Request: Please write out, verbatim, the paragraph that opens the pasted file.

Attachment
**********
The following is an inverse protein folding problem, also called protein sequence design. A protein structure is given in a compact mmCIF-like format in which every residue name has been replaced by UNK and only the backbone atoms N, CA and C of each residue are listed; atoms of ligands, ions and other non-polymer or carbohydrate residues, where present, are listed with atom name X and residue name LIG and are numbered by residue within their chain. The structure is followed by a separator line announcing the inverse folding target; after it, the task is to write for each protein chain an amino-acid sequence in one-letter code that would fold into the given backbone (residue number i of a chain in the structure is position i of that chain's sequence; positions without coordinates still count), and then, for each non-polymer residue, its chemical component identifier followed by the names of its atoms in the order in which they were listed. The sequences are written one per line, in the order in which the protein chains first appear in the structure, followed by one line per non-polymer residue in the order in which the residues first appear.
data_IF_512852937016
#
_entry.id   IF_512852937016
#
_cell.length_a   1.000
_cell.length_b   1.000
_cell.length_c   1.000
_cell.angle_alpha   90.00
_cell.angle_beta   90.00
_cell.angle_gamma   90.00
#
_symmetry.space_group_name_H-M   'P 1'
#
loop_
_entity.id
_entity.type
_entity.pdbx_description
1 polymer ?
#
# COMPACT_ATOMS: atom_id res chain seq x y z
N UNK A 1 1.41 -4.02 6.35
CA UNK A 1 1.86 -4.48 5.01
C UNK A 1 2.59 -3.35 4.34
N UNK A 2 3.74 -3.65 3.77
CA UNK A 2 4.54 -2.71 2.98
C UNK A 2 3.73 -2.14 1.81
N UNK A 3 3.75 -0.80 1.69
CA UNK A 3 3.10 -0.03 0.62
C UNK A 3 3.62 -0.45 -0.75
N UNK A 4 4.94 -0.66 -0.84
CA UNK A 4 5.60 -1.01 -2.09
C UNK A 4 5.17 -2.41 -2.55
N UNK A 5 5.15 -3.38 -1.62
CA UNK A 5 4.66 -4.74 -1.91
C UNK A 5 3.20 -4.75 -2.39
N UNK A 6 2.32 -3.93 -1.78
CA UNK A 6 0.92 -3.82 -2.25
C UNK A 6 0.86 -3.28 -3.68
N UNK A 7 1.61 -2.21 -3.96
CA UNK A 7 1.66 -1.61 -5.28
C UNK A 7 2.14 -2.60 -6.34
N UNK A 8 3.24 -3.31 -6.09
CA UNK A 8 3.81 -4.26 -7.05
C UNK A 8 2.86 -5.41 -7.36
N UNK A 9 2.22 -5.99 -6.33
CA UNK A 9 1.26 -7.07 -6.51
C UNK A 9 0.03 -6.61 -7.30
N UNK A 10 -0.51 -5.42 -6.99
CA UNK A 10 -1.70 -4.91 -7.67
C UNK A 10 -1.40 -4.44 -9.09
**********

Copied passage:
The following is an inverse protein folding problem, also called protein sequence design. A protein structure is given in a compact mmCIF-like format in which every residue name has been replaced by UNK and only the backbone atoms N, CA and C of each residue are listed; atoms of ligands, ions and other non-polymer or carbohydrate residues, where present, are listed with atom name X and residue name LIG and are numbered by residue within their chain. The structure is followed by a separator line announcing the inverse folding target; after it, the task is to write for each protein chain an amino-acid sequence in one-letter code that would fold into the given backbone (residue number i of a chain in the structure is position i of that chain's sequence; positions without coordinates still count), and then, for each non-polymer residue, its chemical component identifier followed by the names of its atoms in the order in which they were listed. The sequences are written one per line, in the order in which the protein chains first appear in the structure, followed by one line per non-polymer residue in the order in which the residues first appear.